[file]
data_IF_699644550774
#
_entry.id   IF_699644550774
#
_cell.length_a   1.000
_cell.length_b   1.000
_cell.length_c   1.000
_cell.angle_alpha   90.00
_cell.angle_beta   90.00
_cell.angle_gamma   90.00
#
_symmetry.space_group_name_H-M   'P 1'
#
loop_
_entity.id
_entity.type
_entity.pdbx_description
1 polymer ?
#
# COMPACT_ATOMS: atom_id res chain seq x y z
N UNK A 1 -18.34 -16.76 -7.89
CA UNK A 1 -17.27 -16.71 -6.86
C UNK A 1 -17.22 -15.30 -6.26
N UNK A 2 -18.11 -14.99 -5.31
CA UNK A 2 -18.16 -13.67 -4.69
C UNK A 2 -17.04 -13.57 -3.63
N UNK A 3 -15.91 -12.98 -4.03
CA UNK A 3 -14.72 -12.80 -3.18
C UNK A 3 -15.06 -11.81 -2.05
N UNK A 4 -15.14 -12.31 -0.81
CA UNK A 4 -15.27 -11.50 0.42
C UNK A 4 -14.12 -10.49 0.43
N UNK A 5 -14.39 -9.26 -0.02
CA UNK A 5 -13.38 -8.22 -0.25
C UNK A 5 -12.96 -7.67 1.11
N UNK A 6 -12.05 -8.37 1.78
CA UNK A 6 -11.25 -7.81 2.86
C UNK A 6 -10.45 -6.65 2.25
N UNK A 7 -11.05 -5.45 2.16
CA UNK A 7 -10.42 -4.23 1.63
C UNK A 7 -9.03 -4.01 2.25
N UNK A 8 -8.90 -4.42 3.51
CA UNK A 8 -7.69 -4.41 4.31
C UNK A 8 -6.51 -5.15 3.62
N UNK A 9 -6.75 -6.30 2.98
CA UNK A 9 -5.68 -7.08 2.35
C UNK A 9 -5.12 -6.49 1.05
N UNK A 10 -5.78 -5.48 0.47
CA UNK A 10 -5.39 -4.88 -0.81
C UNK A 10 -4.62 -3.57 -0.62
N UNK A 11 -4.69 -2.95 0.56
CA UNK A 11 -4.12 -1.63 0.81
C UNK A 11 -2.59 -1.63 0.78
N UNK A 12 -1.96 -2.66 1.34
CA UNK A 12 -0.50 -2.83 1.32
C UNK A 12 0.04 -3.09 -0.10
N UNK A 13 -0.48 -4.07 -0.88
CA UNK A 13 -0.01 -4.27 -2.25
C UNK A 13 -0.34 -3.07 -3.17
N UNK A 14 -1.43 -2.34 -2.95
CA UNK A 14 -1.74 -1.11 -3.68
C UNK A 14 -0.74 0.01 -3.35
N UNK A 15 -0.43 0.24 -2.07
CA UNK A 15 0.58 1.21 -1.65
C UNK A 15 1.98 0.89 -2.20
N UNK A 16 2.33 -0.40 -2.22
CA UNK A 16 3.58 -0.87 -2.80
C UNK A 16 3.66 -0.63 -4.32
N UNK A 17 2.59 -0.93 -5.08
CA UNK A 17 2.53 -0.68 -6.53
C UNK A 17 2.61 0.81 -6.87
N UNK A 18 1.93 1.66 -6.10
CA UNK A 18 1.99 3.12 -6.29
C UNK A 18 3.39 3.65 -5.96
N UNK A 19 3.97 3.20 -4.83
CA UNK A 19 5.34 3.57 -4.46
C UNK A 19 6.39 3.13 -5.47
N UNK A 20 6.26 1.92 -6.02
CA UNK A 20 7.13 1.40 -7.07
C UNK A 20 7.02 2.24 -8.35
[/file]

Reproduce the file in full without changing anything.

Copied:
data_IF_699644550774
#
_entry.id   IF_699644550774
#
_cell.length_a   1.000
_cell.length_b   1.000
_cell.length_c   1.000
_cell.angle_alpha   90.00
_cell.angle_beta   90.00
_cell.angle_gamma   90.00
#
_symmetry.space_group_name_H-M   'P 1'
#
loop_
_entity.id
_entity.type
_entity.pdbx_description
1 polymer ?
#
# COMPACT_ATOMS: atom_id res chain seq x y z
N UNK A 1 -18.34 -16.76 -7.89
CA UNK A 1 -17.27 -16.71 -6.86
C UNK A 1 -17.22 -15.30 -6.26
N UNK A 2 -18.11 -14.99 -5.31
CA UNK A 2 -18.16 -13.67 -4.69
C UNK A 2 -17.04 -13.57 -3.63
N UNK A 3 -15.91 -12.98 -4.03
CA UNK A 3 -14.72 -12.80 -3.18
C UNK A 3 -15.06 -11.81 -2.05
N UNK A 4 -15.14 -12.31 -0.81
CA UNK A 4 -15.27 -11.50 0.42
C UNK A 4 -14.12 -10.49 0.43
N UNK A 5 -14.39 -9.26 -0.02
CA UNK A 5 -13.38 -8.22 -0.25
C UNK A 5 -12.96 -7.67 1.11
N UNK A 6 -12.05 -8.37 1.78
CA UNK A 6 -11.25 -7.81 2.86
C UNK A 6 -10.45 -6.65 2.25
N UNK A 7 -11.05 -5.45 2.16
CA UNK A 7 -10.42 -4.23 1.63
C UNK A 7 -9.03 -4.01 2.25
N UNK A 8 -8.90 -4.42 3.51
CA UNK A 8 -7.69 -4.41 4.31
C UNK A 8 -6.51 -5.15 3.62
N UNK A 9 -6.75 -6.30 2.98
CA UNK A 9 -5.68 -7.08 2.35
C UNK A 9 -5.12 -6.49 1.05
N UNK A 10 -5.78 -5.48 0.47
CA UNK A 10 -5.39 -4.88 -0.81
C UNK A 10 -4.62 -3.57 -0.62
N UNK A 11 -4.69 -2.95 0.56
CA UNK A 11 -4.12 -1.63 0.81
C UNK A 11 -2.59 -1.63 0.78
N UNK A 12 -1.96 -2.66 1.34
CA UNK A 12 -0.50 -2.83 1.32
C UNK A 12 0.04 -3.09 -0.10
N UNK A 13 -0.48 -4.07 -0.88
CA UNK A 13 -0.01 -4.27 -2.25
C UNK A 13 -0.34 -3.07 -3.17
N UNK A 14 -1.43 -2.34 -2.95
CA UNK A 14 -1.74 -1.11 -3.68
C UNK A 14 -0.74 0.01 -3.35
N UNK A 15 -0.43 0.24 -2.07
CA UNK A 15 0.58 1.21 -1.65
C UNK A 15 1.98 0.89 -2.20
N UNK A 16 2.33 -0.40 -2.22
CA UNK A 16 3.58 -0.87 -2.80
C UNK A 16 3.66 -0.63 -4.32
N UNK A 17 2.59 -0.93 -5.08
CA UNK A 17 2.53 -0.68 -6.53
C UNK A 17 2.61 0.81 -6.87
N UNK A 18 1.93 1.66 -6.10
CA UNK A 18 1.99 3.12 -6.29
C UNK A 18 3.39 3.65 -5.96
N UNK A 19 3.97 3.20 -4.83
CA UNK A 19 5.34 3.57 -4.46
C UNK A 19 6.39 3.13 -5.47
N UNK A 20 6.26 1.92 -6.02
CA UNK A 20 7.13 1.40 -7.07
C UNK A 20 7.02 2.24 -8.35